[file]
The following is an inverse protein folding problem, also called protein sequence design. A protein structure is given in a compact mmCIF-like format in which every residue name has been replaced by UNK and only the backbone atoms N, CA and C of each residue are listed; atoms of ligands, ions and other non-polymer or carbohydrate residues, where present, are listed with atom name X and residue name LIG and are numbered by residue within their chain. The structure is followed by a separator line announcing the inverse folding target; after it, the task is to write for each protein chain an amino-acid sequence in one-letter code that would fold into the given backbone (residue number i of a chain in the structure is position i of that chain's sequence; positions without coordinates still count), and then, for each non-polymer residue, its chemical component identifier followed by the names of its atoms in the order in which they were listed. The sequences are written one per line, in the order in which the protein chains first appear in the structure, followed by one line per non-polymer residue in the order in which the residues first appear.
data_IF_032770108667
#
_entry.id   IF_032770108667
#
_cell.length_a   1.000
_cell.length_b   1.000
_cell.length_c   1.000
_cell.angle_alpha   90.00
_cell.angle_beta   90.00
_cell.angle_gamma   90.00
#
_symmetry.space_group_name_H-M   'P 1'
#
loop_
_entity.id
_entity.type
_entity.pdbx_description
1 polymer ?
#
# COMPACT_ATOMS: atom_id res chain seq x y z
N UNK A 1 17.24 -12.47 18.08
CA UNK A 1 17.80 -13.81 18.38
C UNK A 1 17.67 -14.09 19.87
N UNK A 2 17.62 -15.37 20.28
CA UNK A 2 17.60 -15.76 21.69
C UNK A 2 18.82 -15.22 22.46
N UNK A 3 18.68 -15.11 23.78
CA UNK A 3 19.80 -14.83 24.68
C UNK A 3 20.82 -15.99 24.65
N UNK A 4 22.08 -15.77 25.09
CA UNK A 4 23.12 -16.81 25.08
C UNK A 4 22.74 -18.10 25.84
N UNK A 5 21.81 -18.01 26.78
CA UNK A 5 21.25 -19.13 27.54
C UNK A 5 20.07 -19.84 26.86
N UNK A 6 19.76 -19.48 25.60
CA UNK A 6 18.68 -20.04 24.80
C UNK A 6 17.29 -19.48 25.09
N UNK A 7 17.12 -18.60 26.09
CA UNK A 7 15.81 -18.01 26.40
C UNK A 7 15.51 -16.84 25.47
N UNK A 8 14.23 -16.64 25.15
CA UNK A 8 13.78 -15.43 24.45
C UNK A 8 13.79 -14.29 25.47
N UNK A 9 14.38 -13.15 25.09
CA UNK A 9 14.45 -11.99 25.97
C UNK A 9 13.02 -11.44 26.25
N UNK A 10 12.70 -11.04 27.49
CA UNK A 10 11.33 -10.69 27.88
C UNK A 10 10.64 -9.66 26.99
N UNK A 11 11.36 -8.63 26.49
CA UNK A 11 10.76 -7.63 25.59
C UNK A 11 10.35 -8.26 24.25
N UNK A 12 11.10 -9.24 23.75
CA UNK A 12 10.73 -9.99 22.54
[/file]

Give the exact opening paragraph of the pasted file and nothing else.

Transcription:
The following is an inverse protein folding problem, also called protein sequence design. A protein structure is given in a compact mmCIF-like format in which every residue name has been replaced by UNK and only the backbone atoms N, CA and C of each residue are listed; atoms of ligands, ions and other non-polymer or carbohydrate residues, where present, are listed with atom name X and residue name LIG and are numbered by residue within their chain. The structure is followed by a separator line announcing the inverse folding target; after it, the task is to write for each protein chain an amino-acid sequence in one-letter code that would fold into the given backbone (residue number i of a chain in the structure is position i of that chain's sequence; positions without coordinates still count), and then, for each non-polymer residue, its chemical component identifier followed by the names of its atoms in the order in which they were listed. The sequences are written one per line, in the order in which the protein chains first appear in the structure, followed by one line per non-polymer residue in the order in which the residues first appear.